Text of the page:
The legendary Honda Civic is still a strong contender in its class, says Y’s motoring expert Alvin Thomas.
Being a motoring journalist isn’t a stress-free task. Most of my conversations with people involve me giving them valuable car advice (or so I suppose), offering technical know-how and car buying tips to those in need; it’s a tough job but someone has to do it.
While, a certain technical know-how is required in this job, the part where I recommend cars to buyers is actually one of the easier tasks.
Want a fast SUV? Get a Range Rover Sport SVR. Want a good supermini? Get a Kia Rio. Want a hot hatchback? Go buy a Volkswagen Golf GTi. The list goes on, and I have a set answer for almost every category.
But one that has always haunted me is the compact sedan segment: there are numerous contenders, and each of the cars in this list is better in its own game than its corresponding competitors. It’s really hard to choose a winner, really!
That is, until now.
Yes, folks. I think I may have found the new leader of the compact sedan segment: the Honda Civic.
You see, off late, Honda had been struggling to keep its identity intact. For a few years (early 90s) they were out pumping out brilliant sports cars in the form of Acura NSXs and Honda S2000s, but then completely (and by completely, I mean wholly) shifted their focus onto mass-market cars such as the Honda Accord, CR-V and the Civic.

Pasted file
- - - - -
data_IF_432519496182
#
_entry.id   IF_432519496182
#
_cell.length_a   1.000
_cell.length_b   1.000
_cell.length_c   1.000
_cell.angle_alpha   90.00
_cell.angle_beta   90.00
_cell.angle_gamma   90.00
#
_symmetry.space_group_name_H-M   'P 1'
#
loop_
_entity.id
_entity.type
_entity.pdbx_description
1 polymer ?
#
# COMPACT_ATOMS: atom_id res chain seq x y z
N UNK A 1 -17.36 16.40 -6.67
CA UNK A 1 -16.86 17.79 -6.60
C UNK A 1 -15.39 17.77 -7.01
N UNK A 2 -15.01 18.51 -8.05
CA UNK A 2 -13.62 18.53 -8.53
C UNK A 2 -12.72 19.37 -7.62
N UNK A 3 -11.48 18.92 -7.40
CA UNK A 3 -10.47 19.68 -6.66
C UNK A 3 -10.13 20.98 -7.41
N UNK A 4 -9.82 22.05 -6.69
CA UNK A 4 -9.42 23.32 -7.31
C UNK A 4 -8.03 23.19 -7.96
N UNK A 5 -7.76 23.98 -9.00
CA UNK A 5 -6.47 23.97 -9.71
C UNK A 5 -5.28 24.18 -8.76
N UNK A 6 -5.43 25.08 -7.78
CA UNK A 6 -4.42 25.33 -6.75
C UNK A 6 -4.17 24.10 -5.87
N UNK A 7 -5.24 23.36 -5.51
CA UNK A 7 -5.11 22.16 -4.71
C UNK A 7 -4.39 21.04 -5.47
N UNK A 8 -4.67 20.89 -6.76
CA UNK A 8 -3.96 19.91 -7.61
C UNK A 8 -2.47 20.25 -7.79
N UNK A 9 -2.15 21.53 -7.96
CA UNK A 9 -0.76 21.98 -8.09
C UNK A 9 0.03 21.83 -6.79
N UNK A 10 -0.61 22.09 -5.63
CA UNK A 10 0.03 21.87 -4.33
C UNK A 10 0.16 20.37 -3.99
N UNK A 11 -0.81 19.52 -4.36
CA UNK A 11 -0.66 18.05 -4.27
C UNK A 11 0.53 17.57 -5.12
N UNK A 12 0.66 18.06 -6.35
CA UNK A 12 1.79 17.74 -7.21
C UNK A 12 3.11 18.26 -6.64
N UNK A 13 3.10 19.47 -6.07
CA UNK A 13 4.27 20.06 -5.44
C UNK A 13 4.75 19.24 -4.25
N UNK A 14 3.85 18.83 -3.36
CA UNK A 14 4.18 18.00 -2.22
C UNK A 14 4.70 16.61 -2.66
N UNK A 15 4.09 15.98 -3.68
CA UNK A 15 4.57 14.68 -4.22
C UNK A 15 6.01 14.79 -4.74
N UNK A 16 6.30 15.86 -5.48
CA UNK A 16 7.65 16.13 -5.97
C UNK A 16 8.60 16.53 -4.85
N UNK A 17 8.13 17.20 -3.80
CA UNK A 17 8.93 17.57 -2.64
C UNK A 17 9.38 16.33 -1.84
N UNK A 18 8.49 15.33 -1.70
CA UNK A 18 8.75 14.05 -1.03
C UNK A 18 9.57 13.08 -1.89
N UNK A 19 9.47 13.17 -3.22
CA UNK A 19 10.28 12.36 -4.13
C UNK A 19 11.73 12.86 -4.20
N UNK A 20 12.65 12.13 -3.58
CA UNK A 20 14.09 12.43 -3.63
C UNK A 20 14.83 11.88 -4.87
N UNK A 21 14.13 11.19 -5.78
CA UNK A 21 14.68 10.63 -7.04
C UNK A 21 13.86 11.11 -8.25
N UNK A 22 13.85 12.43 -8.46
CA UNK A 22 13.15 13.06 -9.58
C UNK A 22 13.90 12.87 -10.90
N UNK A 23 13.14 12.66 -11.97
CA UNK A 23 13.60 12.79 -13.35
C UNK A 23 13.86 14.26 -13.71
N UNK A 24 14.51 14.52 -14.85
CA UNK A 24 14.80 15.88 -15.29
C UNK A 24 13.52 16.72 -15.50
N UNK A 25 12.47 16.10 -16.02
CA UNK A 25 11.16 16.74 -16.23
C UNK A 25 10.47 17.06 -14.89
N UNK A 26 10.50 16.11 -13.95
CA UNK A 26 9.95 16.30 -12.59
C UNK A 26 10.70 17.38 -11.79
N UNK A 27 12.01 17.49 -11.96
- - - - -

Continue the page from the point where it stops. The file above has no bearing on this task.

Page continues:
To compensate for their shift, their family sedans were spurred on by its sports car looks and boyish charms.
Don’t believe me? Just take a look at the 2006 Honda Civic.
Sadly, however, Honda fanboys will vouch that the ’06 Civic was the last of the truly-innovative Honda cars to have hit the market in recent years.
But, it seems that the Japanese brand has finally decided to turn the tables around – and that thankfully, they’re doing it with the all-new Civic.
The design of the new Civic definitely did it for me: with its large chrome hammerhead grille, beautifully sculpted long, sharp headlights and an angular bumper, with two large intakes; the Civic definitely possesses a sporty appeal to it.
The sedan also rides considerably lower, so it looks more poised and composed than most rivals in this segment. In fact, the new Civic has gained almost 80mm in extra length, and is also about 40mm wider and lower.
Meanwhile, the side profile of the car is coupe-ish; meaning, the C-pillar swoops down into the tail lamps. While this liftback-style rear is the case with many cars of today (eg: the Audi A7, Nissan Maxima, etc.), the Civic manages to pull the look out without much gaudiness.
The rear of the Civic, however, is where the opinions split halves. The tail lamps are quite large and are shaped like individual claws, and there are two non-functional vents in the posterior. In the blue that my car was finished in, it looked acceptable; but not so much in lighter tones. Funnily, Honda has also gone on to hide the tail pipe underneath the rear bumper.
Mind you, minus the rear, the Civic is quite a looker.
The interior of the Civic is definitely a class apart from its rivals. Getting into a Civic – even in 2017 – reminded me of the good old days when Civics were known for their almost spaceship-like instrument cluster and dashboard.
While it’s less cluttered than before, the boffins still cram in abundant technology for the driver and passenger to meddle with. It all starts with the instrument cluster, which breathes to life in an animated format when the car is switched on.